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17. Do regard as extremely hazardous any
thunderstorm with tops 35,000 feet or higher whether
the top is visually sighted or determined by radar.
18. Do give a PIREP for the flight conditions.
19. Do divert and wait out the thunderstorms on
the ground if unable to navigate around an area of
20. Do contact Flight Service for assistance in
avoiding thunderstorms. Flight Service specialists
have NEXRAD mosaic radar imagery and NEXRAD
single site radar with unique features such as base and
composite reflectivity, echo tops, and VAD wind
b. If you cannot avoid penetrating a thunderstorm,
following are some Do's before entering the storm:
1. Tighten your safety belt, put on your shoulder
harness (if installed), if and secure all loose objects.
2. Plan and hold the course to take the aircraft
through the storm in a minimum time.
3. To avoid the most critical icing, establish a
penetration altitude below the freezing level or above
the level of -15ºC.
4. Verify that pitot heat is on and turn on
carburetor heat or jet engine anti-ice. Icing can be
rapid at any altitude and cause almost instantaneous
power failure and/or loss of airspeed indication.
5. Establish power settings for turbulence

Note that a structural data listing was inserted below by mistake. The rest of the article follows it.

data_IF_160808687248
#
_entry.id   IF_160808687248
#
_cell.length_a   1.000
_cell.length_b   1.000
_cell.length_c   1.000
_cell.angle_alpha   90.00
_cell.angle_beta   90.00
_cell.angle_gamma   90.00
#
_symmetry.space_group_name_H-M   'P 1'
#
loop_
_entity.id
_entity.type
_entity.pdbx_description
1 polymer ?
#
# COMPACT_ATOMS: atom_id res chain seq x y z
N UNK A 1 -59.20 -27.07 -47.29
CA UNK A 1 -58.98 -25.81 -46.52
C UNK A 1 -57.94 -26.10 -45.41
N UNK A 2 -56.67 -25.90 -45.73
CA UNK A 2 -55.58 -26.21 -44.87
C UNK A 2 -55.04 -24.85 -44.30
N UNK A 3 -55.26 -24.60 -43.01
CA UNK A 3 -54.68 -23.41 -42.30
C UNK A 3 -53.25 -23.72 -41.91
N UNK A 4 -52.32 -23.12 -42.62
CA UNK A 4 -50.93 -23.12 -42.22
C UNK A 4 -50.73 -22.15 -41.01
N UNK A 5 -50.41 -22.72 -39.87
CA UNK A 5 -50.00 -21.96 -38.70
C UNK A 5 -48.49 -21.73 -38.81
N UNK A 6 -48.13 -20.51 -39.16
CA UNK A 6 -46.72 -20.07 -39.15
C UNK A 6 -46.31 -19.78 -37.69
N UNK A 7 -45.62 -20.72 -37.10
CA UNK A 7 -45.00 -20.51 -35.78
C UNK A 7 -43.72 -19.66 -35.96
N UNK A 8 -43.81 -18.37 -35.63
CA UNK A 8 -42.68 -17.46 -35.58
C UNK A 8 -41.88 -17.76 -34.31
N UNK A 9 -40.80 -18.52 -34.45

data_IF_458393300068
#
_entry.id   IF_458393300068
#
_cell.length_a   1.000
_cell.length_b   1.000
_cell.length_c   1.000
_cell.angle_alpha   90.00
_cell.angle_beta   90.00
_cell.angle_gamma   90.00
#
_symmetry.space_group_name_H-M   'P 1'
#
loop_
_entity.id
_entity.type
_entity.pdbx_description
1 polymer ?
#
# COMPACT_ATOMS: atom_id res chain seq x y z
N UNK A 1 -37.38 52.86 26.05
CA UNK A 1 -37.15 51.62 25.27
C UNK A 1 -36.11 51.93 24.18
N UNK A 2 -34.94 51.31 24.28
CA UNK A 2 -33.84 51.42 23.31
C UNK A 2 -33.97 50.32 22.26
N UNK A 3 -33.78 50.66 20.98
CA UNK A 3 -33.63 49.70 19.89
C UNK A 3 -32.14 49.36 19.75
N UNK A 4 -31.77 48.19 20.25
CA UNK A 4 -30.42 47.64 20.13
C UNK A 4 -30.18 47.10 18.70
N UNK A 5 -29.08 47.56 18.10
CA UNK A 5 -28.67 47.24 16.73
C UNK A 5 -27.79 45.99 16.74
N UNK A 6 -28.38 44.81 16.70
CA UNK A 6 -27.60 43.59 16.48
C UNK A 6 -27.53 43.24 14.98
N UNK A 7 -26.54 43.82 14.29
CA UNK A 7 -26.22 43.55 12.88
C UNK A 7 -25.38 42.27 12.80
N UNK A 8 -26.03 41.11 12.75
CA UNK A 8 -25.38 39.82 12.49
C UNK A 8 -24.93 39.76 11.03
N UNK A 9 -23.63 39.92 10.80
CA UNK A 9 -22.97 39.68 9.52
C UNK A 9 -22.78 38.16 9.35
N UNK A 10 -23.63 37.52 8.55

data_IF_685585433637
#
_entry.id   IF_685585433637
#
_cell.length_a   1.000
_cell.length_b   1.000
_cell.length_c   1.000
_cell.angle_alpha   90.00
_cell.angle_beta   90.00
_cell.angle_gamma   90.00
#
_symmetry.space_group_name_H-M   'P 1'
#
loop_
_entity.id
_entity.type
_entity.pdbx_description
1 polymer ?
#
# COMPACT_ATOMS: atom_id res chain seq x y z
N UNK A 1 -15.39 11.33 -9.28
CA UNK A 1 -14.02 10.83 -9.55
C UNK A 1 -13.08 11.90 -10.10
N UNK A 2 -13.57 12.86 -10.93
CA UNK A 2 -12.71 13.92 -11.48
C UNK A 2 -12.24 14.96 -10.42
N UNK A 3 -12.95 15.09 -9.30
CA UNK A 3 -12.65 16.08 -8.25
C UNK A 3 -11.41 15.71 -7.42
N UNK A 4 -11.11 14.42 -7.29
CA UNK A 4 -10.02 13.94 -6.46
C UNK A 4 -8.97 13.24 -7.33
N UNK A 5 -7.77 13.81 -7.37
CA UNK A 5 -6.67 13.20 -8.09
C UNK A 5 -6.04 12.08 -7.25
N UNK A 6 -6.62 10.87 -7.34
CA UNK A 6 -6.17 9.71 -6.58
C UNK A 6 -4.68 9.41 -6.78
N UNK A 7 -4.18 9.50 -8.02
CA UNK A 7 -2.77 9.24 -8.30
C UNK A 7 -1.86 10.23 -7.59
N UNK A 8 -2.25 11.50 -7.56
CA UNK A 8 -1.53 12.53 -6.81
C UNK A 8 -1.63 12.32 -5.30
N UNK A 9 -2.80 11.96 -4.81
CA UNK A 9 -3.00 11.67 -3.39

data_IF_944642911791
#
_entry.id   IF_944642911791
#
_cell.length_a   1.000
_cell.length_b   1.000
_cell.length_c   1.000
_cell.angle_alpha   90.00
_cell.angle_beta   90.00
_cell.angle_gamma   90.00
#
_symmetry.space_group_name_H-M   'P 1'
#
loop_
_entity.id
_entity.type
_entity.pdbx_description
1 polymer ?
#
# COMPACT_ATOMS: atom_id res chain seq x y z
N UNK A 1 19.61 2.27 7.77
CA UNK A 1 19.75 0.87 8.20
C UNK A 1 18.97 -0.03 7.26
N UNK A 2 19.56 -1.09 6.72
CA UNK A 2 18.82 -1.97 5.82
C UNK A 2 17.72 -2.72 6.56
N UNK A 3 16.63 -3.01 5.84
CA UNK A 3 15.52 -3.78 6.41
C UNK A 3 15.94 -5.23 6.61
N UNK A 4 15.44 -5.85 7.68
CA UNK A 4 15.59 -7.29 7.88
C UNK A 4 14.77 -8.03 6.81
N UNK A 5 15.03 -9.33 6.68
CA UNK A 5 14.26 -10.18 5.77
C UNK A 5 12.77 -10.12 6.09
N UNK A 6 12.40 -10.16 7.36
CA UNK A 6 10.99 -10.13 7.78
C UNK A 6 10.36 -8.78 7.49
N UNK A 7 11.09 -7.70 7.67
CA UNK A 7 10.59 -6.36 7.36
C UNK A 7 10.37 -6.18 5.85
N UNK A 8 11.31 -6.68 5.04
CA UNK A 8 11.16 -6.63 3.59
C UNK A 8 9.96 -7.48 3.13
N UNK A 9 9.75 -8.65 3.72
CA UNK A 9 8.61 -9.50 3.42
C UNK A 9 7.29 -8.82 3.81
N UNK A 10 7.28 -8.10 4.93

penetration airspeed recommended in the aircraft
6. Turn up cockpit lights to highest intensity to
lessen temporary blindness from lightning.
7. If using automatic pilot, disengage Altitude
Hold Mode and Speed Hold Mode. The automatic
altitude and speed controls will increase maneuvers
of the aircraft thus increasing structural stress.
8. If using airborne radar, tilt the antenna up and
down occasionally. This will permit the detection of
other thunderstorm activity at altitudes other than the
one being flown.
c. Following are some Do's and Don'ts during the
1. Do keep your eyes on your instruments.
Looking outside the cockpit can increase danger of
temporary blindness from lightning.
2. Don't change power settings; maintain
settings for the recommended turbulence penetration
3. Do maintain constant attitude. Allow the
altitude and airspeed to fluctuate.
4. Don't turn back once you are in the
thunderstorm. A straight course through the storm
most likely will get the aircraft out of the hazards
most quickly. In addition, turning maneuvers increase
stress on the aircraft.